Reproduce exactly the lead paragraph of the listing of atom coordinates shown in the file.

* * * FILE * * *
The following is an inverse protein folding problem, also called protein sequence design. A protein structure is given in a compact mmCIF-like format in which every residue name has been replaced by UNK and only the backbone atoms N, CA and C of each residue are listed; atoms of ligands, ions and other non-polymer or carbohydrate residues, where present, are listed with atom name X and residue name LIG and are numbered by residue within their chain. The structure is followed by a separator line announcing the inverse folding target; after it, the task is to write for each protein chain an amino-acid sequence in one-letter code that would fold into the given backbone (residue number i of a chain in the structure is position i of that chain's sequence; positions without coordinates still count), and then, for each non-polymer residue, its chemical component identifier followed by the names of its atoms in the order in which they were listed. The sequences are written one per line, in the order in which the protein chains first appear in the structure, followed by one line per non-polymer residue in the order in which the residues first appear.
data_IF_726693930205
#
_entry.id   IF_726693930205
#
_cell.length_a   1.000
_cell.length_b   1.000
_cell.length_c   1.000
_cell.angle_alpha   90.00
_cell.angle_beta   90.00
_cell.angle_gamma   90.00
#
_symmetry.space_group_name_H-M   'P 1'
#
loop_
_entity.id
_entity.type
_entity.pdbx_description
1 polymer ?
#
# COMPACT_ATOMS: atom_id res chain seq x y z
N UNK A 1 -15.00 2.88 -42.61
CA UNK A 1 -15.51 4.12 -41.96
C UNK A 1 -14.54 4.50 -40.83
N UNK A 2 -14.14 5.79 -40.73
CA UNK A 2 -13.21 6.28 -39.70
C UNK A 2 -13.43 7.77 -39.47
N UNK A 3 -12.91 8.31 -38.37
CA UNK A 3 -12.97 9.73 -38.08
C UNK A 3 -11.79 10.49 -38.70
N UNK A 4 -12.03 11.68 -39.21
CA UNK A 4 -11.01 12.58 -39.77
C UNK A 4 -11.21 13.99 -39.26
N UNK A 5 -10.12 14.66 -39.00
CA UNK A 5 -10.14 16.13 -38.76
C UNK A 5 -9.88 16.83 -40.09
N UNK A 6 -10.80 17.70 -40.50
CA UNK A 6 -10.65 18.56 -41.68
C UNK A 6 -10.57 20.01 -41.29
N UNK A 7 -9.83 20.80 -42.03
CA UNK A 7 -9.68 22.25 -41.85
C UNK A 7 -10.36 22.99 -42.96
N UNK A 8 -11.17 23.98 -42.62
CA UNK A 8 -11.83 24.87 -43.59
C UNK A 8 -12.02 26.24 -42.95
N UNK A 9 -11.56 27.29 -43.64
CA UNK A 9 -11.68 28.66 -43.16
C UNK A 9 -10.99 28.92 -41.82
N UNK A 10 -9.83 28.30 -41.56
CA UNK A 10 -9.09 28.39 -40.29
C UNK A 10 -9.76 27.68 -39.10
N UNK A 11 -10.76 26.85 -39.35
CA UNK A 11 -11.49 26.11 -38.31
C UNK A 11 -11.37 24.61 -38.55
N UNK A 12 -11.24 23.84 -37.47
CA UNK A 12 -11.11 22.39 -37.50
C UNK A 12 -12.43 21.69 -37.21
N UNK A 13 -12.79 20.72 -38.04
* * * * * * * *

The following is an inverse protein folding problem, also called protein sequence design. A protein structure is given in a compact mmCIF-like format in which every residue name has been replaced by UNK and only the backbone atoms N, CA and C of each residue are listed; atoms of ligands, ions and other non-polymer or carbohydrate residues, where present, are listed with atom name X and residue name LIG and are numbered by residue within their chain. The structure is followed by a separator line announcing the inverse folding target; after it, the task is to write for each protein chain an amino-acid sequence in one-letter code that would fold into the given backbone (residue number i of a chain in the structure is position i of that chain's sequence; positions without coordinates still count), and then, for each non-polymer residue, its chemical component identifier followed by the names of its atoms in the order in which they were listed. The sequences are written one per line, in the order in which the protein chains first appear in the structure, followed by one line per non-polymer residue in the order in which the residues first appear.